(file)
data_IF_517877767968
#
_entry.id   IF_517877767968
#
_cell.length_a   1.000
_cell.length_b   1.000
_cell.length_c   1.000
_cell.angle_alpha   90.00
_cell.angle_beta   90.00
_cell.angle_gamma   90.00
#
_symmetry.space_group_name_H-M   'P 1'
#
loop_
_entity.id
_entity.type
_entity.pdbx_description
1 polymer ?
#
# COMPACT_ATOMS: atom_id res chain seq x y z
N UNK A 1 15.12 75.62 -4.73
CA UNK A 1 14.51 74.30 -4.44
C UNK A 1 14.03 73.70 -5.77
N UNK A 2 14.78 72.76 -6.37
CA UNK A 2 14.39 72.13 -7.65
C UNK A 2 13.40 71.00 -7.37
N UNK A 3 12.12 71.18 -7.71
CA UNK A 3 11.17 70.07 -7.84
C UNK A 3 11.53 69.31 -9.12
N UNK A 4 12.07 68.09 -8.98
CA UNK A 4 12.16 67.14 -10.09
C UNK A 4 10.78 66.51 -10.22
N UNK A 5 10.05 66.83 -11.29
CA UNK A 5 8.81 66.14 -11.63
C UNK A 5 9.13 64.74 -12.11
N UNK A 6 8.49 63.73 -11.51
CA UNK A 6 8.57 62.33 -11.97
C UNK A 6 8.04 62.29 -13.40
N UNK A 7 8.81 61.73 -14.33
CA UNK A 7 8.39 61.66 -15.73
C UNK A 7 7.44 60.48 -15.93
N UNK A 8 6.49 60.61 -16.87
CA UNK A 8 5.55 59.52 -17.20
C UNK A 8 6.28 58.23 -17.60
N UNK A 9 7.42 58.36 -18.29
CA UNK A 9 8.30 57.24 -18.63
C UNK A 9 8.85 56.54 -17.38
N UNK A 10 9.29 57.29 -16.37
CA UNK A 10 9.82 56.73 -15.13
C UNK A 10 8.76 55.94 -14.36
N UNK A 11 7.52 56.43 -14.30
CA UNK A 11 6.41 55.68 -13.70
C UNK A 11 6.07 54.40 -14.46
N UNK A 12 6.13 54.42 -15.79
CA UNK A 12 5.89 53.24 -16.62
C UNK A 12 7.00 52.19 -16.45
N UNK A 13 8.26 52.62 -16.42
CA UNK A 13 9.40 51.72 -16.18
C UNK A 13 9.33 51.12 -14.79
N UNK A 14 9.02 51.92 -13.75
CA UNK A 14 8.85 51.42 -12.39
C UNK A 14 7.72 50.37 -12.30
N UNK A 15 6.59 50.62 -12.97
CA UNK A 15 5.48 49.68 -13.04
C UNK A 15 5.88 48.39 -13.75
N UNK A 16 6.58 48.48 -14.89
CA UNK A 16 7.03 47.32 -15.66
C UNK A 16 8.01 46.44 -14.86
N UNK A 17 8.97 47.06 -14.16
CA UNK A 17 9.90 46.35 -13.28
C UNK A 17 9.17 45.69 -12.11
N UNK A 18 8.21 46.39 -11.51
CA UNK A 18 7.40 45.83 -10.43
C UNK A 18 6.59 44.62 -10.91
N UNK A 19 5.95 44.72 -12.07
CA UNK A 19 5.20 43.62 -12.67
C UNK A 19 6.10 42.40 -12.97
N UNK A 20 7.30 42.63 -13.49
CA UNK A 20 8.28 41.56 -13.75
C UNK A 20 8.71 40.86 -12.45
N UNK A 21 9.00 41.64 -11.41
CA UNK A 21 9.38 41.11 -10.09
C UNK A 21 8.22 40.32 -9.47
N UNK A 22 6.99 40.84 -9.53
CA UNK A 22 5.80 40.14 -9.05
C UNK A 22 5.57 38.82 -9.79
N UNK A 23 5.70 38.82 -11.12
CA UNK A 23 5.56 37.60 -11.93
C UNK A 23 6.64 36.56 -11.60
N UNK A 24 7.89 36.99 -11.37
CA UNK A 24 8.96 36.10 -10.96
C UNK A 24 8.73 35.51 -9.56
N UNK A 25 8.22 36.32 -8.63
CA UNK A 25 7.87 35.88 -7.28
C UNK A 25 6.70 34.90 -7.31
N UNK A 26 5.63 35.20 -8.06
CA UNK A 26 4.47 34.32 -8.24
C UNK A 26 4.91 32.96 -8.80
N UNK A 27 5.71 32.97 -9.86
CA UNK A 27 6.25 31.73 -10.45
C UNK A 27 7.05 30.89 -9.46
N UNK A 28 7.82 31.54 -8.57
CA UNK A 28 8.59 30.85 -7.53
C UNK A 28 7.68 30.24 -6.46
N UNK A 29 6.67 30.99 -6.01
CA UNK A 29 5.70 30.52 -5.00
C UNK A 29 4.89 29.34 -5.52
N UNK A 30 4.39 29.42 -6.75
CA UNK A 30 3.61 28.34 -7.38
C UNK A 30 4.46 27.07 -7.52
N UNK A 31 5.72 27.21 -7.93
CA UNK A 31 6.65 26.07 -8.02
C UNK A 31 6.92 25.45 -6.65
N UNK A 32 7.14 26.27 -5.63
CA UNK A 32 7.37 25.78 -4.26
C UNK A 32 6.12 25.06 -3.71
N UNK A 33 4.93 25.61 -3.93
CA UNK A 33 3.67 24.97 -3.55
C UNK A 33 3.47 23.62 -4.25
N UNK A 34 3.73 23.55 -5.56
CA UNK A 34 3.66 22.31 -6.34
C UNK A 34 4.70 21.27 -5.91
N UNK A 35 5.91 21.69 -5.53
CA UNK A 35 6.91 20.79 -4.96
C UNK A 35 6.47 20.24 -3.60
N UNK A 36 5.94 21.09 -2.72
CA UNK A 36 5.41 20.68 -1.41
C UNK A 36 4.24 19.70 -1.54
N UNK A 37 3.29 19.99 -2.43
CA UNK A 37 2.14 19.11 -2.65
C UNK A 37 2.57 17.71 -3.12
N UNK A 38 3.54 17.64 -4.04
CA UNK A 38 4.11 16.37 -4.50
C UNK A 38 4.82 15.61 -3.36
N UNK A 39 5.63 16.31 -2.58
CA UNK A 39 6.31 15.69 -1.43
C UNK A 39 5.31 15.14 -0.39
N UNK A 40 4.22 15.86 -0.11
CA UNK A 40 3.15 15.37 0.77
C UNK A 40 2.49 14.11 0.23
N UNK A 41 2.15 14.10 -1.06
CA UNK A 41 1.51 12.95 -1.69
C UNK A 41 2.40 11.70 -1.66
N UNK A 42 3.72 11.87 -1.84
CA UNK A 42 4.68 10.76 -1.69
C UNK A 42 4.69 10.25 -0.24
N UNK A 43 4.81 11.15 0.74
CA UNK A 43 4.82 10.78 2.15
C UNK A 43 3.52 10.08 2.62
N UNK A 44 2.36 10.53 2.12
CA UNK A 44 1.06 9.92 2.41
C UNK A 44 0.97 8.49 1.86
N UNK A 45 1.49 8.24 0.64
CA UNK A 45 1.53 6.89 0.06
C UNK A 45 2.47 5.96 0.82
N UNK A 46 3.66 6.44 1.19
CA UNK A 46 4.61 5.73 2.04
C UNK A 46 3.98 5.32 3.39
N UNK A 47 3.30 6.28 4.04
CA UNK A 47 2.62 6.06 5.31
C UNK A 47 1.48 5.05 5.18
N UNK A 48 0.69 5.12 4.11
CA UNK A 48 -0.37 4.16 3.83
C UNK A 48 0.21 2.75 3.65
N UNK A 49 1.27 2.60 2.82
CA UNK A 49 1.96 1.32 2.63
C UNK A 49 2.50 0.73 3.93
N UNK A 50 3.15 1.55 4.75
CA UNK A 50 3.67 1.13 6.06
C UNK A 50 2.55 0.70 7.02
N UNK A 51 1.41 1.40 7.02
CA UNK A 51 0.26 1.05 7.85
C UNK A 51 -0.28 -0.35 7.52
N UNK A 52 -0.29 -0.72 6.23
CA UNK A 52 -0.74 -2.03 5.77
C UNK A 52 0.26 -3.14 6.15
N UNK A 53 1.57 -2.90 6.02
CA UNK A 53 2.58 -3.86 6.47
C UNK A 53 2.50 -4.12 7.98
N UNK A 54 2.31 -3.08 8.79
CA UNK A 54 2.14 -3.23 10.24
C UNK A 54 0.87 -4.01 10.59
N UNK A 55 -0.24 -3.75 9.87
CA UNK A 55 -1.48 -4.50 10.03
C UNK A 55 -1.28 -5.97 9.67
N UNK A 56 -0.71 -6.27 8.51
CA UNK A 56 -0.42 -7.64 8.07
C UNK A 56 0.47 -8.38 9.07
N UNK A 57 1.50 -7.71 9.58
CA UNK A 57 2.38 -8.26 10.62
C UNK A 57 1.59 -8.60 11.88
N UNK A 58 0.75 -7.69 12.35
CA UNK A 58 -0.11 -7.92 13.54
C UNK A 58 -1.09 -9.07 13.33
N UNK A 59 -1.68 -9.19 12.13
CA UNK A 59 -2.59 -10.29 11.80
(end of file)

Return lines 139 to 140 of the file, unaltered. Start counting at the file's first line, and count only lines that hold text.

CA UNK A 40 3.15 15.37 0.77
C UNK A 40 2.49 14.11 0.23